A modern shotgun slug is a heavy projectile made of lead, copper, or other material and fired from a shotgun. Slugs are designed for hunting large game, self-defense, and other uses. The first effective modern shotgun slug was introduced by Wilhelm Brenneke in 1898, and his design remains in use today. Most shotgun slugs are designed to be fired through a cylinder bore or an improved cylinder choke, rifled choke tubes, or fully rifled bores. Slugs differ from round-ball lead projectiles in that they are stabilized in some manner.
In the early development of firearms, smooth-bored barrels were not differentiated to fire either single or multiple projectiles. Single projectiles were used for larger game, though shot could be loaded as needed for small game and birds. As firearms became specialized and differentiated, shotguns were still able to fire round balls though rifled muskets were far more accurate and effective. Modern slugs emerged as a way of improving on the accuracy of round balls. Early slugs were heavier in front than in the rear, similar to a Minié ball, to provide aerodynamic stabilization. Rifled barrels and rifled choke tubes were developed later to provide gyroscopic spin stabilization in place of or in addition to aerodynamic stabilization. Many of these slugs are saboted sub-caliber projectiles, resulting in greatly improved external ballistics performance.
A shotgun slug is typically more massive than a rifle bullet. As an example, one common .30-06 bullet weighs 150 grains (0.34 oz; 9.7 g). The lightest common 12 gauge shotgun slug of 7⁄8 oz. weighs 383 grains (0.875 oz; 24.8 g). Slugs made of low-density material, such as rubber, are available as less lethal specialty ammunition.
A 'Foster slug, invented by Karl M. Foster in 1931, and patented in 1947 (U.S. Patent 2,414,863) is a type of shotgun slug designed to be fired through a smoothbore shotgun barrel, even though it commonly labeled as a "rifled" slug. A rifled slug is for smooth bores and a sabot slug is for rifled barrels. The Foster slug was designed to enable deer hunting in the Great Depression using smoothbore, choked shotguns. Foster cast them by hand from soft lead, filed grooves on their exteriors, and sold them to his neighbors to improve hunting potential to feed their families. The Foster is the standard American domestic shotgun slug; they are sometimes referred to as "American slugs" to differentiate them from the standard "European slug" design popularized earlier by Brenneke. Some sportswriters have consistently referred to these slugs as a "Forster" slugs, conflating the name with the Forster Brothers who manufactured reloading tools during the same time frame, so "Forster slug" is an alternate spelling that is commonly seen in the popular press of the 1930s for describing these slugs.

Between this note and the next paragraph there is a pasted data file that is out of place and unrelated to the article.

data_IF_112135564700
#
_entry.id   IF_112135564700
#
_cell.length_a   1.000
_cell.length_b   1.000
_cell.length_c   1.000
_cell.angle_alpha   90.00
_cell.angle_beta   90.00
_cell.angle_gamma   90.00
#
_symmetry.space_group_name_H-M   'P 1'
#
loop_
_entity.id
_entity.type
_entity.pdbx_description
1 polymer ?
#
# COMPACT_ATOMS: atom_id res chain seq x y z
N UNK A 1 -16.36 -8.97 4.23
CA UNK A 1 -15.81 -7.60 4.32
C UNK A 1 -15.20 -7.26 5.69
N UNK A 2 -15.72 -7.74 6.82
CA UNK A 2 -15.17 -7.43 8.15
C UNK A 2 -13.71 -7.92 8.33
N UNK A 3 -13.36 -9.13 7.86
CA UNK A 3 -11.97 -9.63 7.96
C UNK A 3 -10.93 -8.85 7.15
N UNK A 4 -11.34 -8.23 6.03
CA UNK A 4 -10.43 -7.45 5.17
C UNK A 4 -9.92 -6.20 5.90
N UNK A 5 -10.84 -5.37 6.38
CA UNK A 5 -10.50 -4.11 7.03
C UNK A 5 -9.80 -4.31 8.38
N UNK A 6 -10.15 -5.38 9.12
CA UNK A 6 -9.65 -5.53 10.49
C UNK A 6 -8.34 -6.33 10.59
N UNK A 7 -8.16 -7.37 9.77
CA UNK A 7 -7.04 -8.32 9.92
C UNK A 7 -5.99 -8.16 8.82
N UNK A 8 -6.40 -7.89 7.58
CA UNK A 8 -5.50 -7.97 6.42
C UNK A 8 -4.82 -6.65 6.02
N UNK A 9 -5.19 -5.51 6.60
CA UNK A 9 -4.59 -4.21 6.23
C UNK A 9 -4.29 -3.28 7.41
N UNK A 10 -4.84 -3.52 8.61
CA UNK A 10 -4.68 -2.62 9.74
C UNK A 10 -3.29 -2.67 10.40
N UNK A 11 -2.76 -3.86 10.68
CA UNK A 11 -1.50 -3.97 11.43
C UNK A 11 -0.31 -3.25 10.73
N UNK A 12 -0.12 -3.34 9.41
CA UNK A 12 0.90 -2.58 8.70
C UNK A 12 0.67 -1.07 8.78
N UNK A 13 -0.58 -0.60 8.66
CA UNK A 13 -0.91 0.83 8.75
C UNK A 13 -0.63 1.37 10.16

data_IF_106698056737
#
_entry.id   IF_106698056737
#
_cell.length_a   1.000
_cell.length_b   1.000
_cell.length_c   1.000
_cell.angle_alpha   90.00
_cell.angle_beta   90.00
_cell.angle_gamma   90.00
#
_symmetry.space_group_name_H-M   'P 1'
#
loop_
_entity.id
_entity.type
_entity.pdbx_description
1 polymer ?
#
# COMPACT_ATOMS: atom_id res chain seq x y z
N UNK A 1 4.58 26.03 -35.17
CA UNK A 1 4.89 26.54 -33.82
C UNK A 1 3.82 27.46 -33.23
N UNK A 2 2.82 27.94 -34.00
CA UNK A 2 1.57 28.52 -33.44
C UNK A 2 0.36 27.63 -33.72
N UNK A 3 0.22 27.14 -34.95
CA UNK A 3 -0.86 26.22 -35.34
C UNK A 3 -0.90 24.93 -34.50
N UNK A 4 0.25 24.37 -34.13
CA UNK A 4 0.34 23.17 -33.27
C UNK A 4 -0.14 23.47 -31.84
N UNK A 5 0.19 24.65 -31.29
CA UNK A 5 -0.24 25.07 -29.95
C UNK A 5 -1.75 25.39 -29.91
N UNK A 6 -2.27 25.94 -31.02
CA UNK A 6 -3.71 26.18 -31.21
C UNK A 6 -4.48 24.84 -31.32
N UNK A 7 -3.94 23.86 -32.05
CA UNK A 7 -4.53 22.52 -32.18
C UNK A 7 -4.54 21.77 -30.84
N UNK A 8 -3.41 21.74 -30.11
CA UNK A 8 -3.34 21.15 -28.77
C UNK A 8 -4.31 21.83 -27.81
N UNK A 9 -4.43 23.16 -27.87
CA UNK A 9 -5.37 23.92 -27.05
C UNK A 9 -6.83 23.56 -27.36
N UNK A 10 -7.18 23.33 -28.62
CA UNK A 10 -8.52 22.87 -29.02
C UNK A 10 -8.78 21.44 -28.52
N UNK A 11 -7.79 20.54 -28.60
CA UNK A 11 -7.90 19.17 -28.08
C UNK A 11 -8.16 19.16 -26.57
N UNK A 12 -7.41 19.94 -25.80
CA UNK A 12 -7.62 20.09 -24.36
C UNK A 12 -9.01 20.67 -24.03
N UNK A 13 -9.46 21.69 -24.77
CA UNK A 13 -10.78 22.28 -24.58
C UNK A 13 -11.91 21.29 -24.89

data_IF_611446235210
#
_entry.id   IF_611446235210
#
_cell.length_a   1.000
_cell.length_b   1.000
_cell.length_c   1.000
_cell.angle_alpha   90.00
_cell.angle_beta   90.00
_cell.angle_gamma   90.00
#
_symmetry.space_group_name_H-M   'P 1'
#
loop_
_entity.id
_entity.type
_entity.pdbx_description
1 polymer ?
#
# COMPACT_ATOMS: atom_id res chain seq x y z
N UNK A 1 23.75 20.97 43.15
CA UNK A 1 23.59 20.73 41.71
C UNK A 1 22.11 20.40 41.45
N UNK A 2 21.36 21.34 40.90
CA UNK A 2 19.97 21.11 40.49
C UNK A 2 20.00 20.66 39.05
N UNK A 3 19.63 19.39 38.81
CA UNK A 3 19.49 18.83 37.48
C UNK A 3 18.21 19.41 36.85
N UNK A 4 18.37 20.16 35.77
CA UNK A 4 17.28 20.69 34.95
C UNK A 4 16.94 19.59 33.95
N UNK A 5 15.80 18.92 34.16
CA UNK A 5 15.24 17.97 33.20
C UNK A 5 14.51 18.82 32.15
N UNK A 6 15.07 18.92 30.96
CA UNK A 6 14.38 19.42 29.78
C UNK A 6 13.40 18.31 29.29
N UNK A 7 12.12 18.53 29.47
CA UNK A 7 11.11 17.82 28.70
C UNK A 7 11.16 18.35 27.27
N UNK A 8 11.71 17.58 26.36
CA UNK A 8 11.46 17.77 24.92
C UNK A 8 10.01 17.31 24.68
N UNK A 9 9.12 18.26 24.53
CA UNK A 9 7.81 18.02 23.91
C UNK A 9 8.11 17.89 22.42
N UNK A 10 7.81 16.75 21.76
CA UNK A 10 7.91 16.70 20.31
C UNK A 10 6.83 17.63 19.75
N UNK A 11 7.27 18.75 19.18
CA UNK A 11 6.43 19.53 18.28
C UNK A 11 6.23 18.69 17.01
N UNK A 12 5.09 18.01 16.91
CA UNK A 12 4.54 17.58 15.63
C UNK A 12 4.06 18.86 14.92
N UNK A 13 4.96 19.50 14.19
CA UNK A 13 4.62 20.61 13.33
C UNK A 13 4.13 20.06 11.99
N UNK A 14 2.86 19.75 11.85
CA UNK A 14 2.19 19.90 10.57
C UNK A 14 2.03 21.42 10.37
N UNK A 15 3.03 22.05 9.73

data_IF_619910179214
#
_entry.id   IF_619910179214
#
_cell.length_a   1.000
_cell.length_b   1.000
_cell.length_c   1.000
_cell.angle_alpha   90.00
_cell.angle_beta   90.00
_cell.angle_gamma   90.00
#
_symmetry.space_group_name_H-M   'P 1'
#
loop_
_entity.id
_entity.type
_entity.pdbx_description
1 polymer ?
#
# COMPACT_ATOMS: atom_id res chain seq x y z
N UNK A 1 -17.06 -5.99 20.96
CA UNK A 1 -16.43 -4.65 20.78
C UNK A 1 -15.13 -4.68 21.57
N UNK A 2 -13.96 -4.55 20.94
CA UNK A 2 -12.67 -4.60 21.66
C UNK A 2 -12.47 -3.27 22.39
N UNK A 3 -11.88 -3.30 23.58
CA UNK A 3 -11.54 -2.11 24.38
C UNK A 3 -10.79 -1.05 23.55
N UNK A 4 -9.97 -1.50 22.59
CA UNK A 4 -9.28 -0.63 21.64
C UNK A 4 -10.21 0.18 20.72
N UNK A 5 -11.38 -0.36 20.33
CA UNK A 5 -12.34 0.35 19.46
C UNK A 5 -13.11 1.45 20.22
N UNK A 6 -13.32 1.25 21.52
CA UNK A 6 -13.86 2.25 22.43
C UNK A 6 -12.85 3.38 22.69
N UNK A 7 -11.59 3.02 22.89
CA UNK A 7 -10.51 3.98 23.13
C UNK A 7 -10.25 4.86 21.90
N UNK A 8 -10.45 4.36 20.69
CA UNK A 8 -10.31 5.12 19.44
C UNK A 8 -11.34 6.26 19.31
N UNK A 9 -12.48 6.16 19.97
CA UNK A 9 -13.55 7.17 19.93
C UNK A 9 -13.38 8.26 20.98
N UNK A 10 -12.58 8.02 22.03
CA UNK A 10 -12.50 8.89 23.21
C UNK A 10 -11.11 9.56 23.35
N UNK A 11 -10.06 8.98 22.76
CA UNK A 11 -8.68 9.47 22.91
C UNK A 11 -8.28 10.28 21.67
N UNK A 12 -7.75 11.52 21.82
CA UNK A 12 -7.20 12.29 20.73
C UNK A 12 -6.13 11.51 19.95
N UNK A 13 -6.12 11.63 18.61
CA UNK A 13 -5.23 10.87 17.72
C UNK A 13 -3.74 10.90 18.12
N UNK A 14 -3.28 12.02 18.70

The defining characteristic of the Foster slug is the deep hollow in the rear, which places the center of mass very near the front tip of the slug, much like a shuttlecock or a pellet from an airgun. I
The Brenneke slug was developed by the German gun and ammunition designer Wilhelm Brenneke (1865–1951) in 1898. The original Brenneke slug is a solid lead slug with ribs cast onto the outside, much like a rifled Foster slug. There is a plastic, felt or cellulose fiber wad attached to the base that remains attached after firing. This wad serves both as a gas seal and as a form of drag stabilization. The "ribs" are used to swage through any choked bore from improved cylinder to full. The lead swages and fills the grooves. It does not impart any spin at all. Many manufacters have used marketing ploys to imply that it is a form of rifling but that is incorrect.